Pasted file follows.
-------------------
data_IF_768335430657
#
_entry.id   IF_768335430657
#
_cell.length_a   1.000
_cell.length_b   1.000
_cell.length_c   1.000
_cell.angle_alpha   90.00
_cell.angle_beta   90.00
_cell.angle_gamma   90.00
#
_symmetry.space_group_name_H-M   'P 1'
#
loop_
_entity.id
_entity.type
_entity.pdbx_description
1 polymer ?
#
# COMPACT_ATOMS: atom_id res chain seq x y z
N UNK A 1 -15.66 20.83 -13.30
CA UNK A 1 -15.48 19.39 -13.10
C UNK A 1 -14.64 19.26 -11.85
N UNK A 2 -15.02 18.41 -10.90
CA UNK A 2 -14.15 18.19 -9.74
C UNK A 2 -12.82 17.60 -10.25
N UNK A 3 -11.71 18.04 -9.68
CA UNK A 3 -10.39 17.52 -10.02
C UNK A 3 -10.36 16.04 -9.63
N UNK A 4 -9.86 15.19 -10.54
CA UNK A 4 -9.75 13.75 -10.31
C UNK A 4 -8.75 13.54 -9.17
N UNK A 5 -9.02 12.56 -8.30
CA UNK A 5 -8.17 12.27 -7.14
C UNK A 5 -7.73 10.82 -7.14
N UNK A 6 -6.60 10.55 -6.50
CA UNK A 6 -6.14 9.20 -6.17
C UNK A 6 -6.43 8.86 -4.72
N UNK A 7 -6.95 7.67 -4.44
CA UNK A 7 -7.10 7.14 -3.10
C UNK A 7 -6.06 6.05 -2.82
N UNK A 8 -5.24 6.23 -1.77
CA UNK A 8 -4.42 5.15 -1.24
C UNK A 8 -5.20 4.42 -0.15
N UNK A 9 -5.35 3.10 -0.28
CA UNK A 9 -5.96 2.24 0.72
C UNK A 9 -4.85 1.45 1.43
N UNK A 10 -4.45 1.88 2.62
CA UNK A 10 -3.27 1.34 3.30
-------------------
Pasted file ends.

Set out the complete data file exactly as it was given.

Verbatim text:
data_IF_768335430657
#
_entry.id   IF_768335430657
#
_cell.length_a   1.000
_cell.length_b   1.000
_cell.length_c   1.000
_cell.angle_alpha   90.00
_cell.angle_beta   90.00
_cell.angle_gamma   90.00
#
_symmetry.space_group_name_H-M   'P 1'
#
loop_
_entity.id
_entity.type
_entity.pdbx_description
1 polymer ?
#
# COMPACT_ATOMS: atom_id res chain seq x y z
N UNK A 1 -15.66 20.83 -13.30
CA UNK A 1 -15.48 19.39 -13.10
C UNK A 1 -14.64 19.26 -11.85
N UNK A 2 -15.02 18.41 -10.90
CA UNK A 2 -14.15 18.19 -9.74
C UNK A 2 -12.82 17.60 -10.25
N UNK A 3 -11.71 18.04 -9.68
CA UNK A 3 -10.39 17.52 -10.02
C UNK A 3 -10.36 16.04 -9.63
N UNK A 4 -9.86 15.19 -10.54
CA UNK A 4 -9.75 13.75 -10.31
C UNK A 4 -8.75 13.54 -9.17
N UNK A 5 -9.02 12.56 -8.30
CA UNK A 5 -8.17 12.27 -7.14
C UNK A 5 -7.73 10.82 -7.14
N UNK A 6 -6.60 10.55 -6.50
CA UNK A 6 -6.14 9.20 -6.17
C UNK A 6 -6.43 8.86 -4.72
N UNK A 7 -6.95 7.67 -4.44
CA UNK A 7 -7.10 7.14 -3.10
C UNK A 7 -6.06 6.05 -2.82
N UNK A 8 -5.24 6.23 -1.77
CA UNK A 8 -4.42 5.15 -1.24
C UNK A 8 -5.20 4.42 -0.15
N UNK A 9 -5.35 3.10 -0.28
CA UNK A 9 -5.96 2.24 0.72
C UNK A 9 -4.85 1.45 1.43
N UNK A 10 -4.45 1.88 2.62
CA UNK A 10 -3.27 1.34 3.30